These problems can even continue after the tissue has healed and the infection is gone. Problems may persist because heroin drug abuse causes cardiovascular problems that take years to heal especially depending on how long the individual was using.

Damaging the tissue is how Heroin affects the heart the most, making it incredibly vulnerable to other fatal risks.

Heroin Causes Slow And Irregular Heartbeat

The effects of Heroin on the heart include the rhythm and rate of your heartbeat. If you have been using Heroin for a long time, you may have a condition called bradycardia.

Bradycardia is a medical term that means your heart rate is very slow. A regular heartbeat is supposed to be between 60 and 100 beats per minute.

Blood and oxygen are being pumped and moved throughout your body for you to function and participate in physical activity.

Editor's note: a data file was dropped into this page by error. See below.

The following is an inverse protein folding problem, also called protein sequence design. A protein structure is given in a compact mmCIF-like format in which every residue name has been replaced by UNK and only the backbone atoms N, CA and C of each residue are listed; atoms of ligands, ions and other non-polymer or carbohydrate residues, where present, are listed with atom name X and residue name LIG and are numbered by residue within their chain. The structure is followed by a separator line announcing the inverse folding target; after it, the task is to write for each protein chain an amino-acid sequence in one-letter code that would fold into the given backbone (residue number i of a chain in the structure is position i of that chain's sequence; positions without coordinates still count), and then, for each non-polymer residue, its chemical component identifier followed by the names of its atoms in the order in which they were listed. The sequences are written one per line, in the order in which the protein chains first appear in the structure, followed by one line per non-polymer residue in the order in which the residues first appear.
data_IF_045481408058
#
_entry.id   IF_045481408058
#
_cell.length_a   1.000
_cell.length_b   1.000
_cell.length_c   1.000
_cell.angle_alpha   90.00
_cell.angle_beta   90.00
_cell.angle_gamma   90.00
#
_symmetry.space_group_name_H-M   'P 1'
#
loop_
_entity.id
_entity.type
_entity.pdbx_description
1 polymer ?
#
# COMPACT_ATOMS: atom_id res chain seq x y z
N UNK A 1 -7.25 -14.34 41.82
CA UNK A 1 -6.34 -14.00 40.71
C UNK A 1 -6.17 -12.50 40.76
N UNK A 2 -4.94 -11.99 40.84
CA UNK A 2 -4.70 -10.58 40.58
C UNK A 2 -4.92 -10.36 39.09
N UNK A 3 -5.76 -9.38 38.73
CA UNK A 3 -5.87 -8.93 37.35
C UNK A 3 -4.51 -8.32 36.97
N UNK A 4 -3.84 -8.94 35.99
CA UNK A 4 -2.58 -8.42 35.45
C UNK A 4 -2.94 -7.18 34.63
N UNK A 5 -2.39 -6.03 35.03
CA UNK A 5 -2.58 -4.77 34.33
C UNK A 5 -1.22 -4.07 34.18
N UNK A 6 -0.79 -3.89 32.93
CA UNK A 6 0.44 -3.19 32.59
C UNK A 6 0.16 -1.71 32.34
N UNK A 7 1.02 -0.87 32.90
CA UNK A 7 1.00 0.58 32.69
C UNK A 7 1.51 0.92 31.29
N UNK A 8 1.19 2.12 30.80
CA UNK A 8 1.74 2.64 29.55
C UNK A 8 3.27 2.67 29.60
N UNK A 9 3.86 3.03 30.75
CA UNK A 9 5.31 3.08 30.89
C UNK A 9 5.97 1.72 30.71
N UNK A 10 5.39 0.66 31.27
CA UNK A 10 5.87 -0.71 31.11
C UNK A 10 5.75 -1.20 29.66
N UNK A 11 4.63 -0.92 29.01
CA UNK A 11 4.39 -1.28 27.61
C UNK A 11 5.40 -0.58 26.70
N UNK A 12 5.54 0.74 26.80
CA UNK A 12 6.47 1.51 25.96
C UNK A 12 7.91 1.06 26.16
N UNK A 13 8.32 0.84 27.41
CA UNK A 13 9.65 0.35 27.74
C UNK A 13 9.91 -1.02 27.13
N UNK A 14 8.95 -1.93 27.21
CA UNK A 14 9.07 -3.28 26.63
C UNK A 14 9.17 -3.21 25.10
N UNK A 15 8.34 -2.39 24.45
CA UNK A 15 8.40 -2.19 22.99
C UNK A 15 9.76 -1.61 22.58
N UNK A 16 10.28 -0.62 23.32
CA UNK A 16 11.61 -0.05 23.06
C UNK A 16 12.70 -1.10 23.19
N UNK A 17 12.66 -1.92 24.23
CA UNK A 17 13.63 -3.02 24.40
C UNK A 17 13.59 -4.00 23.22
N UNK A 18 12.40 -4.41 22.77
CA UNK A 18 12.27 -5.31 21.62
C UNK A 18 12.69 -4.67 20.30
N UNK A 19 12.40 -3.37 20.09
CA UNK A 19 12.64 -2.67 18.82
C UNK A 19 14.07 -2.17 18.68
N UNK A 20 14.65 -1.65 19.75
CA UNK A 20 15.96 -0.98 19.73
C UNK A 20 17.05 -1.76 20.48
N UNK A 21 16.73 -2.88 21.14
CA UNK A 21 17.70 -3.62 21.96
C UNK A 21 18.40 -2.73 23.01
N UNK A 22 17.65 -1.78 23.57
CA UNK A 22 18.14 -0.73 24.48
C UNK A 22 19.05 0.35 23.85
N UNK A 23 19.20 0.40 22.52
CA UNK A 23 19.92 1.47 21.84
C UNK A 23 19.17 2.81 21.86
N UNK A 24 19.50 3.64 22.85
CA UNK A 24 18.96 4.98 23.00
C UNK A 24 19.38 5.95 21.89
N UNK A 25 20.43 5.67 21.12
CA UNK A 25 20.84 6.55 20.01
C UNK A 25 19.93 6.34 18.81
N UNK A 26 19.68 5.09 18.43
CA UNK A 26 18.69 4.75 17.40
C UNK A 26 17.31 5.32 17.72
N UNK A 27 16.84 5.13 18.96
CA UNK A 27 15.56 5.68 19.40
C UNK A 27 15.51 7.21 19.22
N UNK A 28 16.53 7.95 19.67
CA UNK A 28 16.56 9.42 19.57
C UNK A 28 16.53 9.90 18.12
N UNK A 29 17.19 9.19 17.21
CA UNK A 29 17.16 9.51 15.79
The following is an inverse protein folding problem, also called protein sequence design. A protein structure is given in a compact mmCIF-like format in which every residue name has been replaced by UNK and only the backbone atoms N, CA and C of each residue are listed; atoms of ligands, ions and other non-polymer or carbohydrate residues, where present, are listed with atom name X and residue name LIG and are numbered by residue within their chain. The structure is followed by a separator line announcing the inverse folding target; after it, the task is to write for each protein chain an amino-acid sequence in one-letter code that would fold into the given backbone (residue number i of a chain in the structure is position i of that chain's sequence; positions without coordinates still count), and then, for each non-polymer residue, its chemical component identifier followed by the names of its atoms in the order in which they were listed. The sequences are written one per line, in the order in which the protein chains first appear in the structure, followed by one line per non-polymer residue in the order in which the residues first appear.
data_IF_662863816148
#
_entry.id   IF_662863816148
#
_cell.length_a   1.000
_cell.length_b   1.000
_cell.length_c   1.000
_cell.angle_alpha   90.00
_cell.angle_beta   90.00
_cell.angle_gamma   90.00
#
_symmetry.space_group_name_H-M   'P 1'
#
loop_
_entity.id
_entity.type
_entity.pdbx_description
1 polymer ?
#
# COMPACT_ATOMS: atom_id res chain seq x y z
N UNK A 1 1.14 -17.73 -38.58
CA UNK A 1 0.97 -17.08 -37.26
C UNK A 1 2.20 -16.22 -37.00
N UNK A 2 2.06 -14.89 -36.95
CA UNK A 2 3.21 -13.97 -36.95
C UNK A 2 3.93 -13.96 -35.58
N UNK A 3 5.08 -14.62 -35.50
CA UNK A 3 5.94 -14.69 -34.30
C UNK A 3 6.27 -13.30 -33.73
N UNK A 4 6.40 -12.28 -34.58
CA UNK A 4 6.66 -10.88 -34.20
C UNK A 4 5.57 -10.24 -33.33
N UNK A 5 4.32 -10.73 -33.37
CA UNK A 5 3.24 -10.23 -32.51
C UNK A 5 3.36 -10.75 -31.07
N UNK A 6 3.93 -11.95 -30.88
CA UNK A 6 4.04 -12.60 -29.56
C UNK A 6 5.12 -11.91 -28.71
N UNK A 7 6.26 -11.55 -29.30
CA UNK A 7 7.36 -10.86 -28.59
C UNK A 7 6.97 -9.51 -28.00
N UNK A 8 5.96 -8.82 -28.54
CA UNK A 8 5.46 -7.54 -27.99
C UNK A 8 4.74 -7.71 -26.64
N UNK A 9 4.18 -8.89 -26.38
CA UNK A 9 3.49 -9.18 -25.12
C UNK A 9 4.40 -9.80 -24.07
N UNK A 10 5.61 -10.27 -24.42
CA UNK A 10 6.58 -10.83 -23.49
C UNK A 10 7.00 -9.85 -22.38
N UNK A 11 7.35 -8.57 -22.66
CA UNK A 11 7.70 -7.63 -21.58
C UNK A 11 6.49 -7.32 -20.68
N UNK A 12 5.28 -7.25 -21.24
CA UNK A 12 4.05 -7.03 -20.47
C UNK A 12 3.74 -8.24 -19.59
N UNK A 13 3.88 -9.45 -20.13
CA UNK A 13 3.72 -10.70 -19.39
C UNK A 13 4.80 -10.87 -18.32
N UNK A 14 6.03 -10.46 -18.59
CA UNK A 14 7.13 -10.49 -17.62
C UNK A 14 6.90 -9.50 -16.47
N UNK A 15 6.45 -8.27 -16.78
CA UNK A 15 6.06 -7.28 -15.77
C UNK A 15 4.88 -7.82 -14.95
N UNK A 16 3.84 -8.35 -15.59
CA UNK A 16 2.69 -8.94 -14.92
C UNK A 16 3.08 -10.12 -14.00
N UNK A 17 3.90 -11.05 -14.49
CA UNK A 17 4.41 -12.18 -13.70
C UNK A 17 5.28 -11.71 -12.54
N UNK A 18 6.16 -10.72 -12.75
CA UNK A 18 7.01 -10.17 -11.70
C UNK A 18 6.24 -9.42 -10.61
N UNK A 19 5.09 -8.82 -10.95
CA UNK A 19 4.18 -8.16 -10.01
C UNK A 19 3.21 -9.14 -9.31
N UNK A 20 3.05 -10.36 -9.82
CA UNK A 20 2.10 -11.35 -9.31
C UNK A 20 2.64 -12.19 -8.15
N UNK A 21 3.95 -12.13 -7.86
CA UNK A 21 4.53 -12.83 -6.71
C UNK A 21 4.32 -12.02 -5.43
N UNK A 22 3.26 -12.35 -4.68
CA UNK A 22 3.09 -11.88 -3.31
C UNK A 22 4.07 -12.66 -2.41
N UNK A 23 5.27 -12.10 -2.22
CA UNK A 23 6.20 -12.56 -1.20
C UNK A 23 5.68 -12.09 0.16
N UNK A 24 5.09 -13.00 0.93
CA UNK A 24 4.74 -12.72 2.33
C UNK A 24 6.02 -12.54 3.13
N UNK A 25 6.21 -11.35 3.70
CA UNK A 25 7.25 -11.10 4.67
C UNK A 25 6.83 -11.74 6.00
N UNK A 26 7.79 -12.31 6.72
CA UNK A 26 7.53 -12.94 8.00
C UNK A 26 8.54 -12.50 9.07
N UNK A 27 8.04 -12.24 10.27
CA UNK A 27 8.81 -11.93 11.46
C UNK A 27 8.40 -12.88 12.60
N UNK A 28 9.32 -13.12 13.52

Although if you are a heroin user, your heartbeat will fall below 60 beats per minute, and you won’t be able to participate in physical activities that you might once have been able to.

The signs of bradycardia include chest pains, shortness of breath, near fainting, trouble concentrating, easily tiredness, lightheadedness, and dizziness.

Unfortunately, if your condition is too severe, you might have to have a pacemaker for the rest of your life to create a healthy heart rate. Another effect of Heroin on the heartbeat is arrhythmia.

You could develop atrial fibrillation, where it beats irregularly instead of the heartbeat slowing down.

These effects of Heroin on the heart can result in heart failure, strokes, and blood clots. Heart failure happens because the heart beats out of sync, and blood is not moved correctly throughout the heart and body.